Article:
If you’re wondering why the P-O is graced with fewer palms than a decade ago or why many remaining trees look sick or dead, pests in the form of a moth and weevil are to blame.

Lesley McLaren explains.


Palm moth (Le Papillon du palmier)

Accidentally imported in palms from South America, they’re big and easy to spot when flying – from early May to end November.

Pretty on top

Less pretty underneath

That heavy body makes them inelegant flyers. And hard to squash.

September – November is egg-laying season – on palm trunks. Larvae fatten into white caterpillars. At 6-7cm long, they look like giant maggots.

This is a mature grub. It’s these, not the moths, that cause the devastation.

Red Palm Weevil (le charançon rouge des palmiers)

Originating in Asia, both the beetle and larvae eat palm leaves and burrow into their stalk bases.


The moths and adult weevils are attracted from a distance by the smell of sap from cut fronds or wounds on trunks and, because neither pest has natural predators in this part of the world, they lay waste to our palms (but only those plants) with gay abandon.


All varieties are susceptible. Once infested, they quickly sicken.

One summer yours looks healthy …

Next spring, the lower fronds are weak, creating a two-tiered effect.

Only a month later, it’s lopsided. The end is nigh.

In other cases, all fronds rapidly turn grey and die.

And some simply topple over because the trunk has been fatally weakened.


  • Put your ear to the trunk in winter, and you might hear chomping.
  • Sections of chewed out leaves.
  • Holes in the crown or trunk, from which chewed-up fibres are ejected (resembling sawdust).
  • A withered crown or bud.


No method guarantees success.

  • Prune in winter or early spring, when the insects aren’t flying.
  • Apply a special type of glue to the bark, to prevent moths from laying eggs. Practically challenging, with dubious efficacy?
  • Enclose the palm in netting from May to December. Not an attractive look, even if it works!


No, but you can wage permanent war.

  • Pesticides are forbidden for private palm owners, but …
  • Your weapon is a species of nematode, Steinernema carpocapsae (available via the Internet). These 0.1mm long roundworms burrow into larvae and discharge a bacterium that will kill them within a few days. But nematodes’ natural habitat is soil, and they’re delicate little critters, so this isn’t quite as simple as it sounds …


  • Apply to the palm crown, where most larvae congregate.
  • Apply at dawn, dusk or when the sky is overcast! They can’t stand sunlight.
  • Repeat at least each season, because they die off in winter and are inactive below 12 degrees C. Ideal air temperature is 15-20 degrees.
  • Oh, and in the 6-8 weeks following application, keep the palm crown damp.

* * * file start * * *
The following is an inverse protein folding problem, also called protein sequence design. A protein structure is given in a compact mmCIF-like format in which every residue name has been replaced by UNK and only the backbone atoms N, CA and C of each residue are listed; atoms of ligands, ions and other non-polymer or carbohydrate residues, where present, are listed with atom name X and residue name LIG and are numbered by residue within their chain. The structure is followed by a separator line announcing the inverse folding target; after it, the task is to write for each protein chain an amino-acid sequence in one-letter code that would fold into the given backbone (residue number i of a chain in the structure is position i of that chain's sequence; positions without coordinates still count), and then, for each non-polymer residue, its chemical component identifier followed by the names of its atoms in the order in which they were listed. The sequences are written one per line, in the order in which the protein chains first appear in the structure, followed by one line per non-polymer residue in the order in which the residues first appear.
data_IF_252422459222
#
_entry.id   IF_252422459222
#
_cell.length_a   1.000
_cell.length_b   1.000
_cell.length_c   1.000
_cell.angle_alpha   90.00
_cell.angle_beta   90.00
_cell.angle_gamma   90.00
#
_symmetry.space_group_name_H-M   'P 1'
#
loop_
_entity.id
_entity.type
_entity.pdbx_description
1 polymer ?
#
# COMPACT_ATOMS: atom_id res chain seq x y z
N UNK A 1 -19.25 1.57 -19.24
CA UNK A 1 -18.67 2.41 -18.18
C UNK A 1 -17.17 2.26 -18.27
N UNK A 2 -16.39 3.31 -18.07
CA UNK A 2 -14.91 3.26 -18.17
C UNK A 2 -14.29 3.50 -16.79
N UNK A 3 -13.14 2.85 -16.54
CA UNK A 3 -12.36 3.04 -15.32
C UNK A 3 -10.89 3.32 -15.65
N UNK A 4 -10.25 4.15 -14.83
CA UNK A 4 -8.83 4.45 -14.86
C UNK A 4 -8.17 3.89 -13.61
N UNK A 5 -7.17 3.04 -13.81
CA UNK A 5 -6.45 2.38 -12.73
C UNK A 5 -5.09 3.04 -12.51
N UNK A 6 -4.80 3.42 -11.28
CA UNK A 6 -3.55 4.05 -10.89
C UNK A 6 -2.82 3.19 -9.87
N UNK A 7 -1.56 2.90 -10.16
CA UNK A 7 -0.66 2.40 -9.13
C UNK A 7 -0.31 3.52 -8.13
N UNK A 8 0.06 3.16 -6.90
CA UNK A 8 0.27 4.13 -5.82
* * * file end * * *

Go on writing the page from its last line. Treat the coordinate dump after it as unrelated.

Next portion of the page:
If all is lost, palms should be felled – ideally over winter, before the next generation of adults emerges. It should be done by an accredited tree surgeon or gardener. Expensive? Yes, but it ensures correct disposal of the plant and any insects or larvae within it. (Sadly, all too often palm remains are dumped in the countryside, which only helps spread the pests further.)

So you’ve had your palm chopped down. You’ve done the right thing and you’re no longer spreading infestation through the neighbourhood, right? Well … Ours was cut to within a couple of centimetres of the ground. Three years later, one day in April, I took a pickaxe to the stump (as you do), and unearthed eight mature moth caterpillars feasting on the root ball.

They hadn’t been there all the time – it means the moths lay eggs on stumps!

Here’s a link to a short video of the grub in action. And you can watch a palm moth laying eggs, here.

Lesley McLaren

   Lesley is one of the “Warblers” – a small group of natural history enthusiasts based in the P-O. Their blogs and photos can be found at Mediterranean Pyrenees

All photos in this article are by The Warblers, unless otherwise stated.


  1. Hi Penny,

    Thanks very much for this – I wasn’t aware of this pest. After a quick read-up about them it looks as though they can attack yuccas too (which might explain the demise of a couple of mine a few years ago). Annoying and upsetting for lovers of these plants. Best of luck with the nematodes!

  2. We’ve recently lost some agaves to a relative of the charançon rouge – the chanrançon des agaves! The disease progresses in the same way and we only spotted the problem when a large and stately agave toppled over one afternoon. The heart was soggy and full of the fat white larva – lovely.

    A bit of investigation shows that this particular pest is spreading through the P-O, having started on the coast around 10 years ago. We’re in the Aspres and a number of local villages appear to have been struck.

    The suggested remedy is the same nematode which Lesley recommends and we have 75 million of them on the way to us (they are sold by the 25 million) in a refridgerated package. Should be fun! I’ll let you know how we get on.

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